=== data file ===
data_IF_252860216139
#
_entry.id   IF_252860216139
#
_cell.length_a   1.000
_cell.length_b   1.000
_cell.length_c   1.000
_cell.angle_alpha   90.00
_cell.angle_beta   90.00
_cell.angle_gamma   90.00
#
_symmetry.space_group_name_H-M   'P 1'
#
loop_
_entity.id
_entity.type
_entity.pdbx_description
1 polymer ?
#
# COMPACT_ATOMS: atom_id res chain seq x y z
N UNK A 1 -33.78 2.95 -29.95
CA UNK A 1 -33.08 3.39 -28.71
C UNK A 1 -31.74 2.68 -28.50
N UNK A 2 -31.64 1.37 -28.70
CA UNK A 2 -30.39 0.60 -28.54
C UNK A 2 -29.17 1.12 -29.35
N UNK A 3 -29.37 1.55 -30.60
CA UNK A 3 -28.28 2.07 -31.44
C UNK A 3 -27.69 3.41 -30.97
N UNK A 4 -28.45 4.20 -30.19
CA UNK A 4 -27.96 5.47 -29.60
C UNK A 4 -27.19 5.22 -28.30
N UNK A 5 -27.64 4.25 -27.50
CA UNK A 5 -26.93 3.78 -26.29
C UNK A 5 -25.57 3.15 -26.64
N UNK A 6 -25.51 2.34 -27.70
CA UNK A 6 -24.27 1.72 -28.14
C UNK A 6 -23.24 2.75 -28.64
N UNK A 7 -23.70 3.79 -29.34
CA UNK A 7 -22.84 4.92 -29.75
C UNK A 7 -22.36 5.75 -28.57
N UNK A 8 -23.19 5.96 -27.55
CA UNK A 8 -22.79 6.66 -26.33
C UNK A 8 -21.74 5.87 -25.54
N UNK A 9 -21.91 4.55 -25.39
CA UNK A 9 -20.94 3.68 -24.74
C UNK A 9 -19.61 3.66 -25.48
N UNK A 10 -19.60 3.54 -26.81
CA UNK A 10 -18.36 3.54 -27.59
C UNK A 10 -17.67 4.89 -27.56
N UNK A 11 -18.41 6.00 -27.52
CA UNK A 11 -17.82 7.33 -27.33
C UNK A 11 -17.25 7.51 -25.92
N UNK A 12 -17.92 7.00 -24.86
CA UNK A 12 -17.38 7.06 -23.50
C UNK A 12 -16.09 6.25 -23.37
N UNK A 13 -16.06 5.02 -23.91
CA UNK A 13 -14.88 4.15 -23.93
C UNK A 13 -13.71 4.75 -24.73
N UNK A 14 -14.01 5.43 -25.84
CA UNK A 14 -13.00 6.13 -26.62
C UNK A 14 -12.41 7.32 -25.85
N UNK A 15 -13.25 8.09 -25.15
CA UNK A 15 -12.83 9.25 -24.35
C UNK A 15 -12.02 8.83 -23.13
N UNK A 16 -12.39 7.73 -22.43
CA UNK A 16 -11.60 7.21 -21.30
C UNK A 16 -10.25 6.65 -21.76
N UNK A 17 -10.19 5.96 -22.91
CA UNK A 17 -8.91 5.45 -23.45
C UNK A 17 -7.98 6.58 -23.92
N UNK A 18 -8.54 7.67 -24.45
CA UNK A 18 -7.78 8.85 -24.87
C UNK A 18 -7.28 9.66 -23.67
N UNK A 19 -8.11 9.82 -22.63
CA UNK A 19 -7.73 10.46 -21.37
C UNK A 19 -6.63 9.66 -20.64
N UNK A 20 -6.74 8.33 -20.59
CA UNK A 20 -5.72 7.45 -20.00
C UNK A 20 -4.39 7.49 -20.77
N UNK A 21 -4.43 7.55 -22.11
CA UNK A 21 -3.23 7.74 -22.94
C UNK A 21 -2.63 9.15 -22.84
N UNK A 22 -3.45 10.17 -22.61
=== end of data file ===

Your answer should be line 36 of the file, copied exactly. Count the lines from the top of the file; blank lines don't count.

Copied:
N UNK A 6 -25.51 2.34 -27.70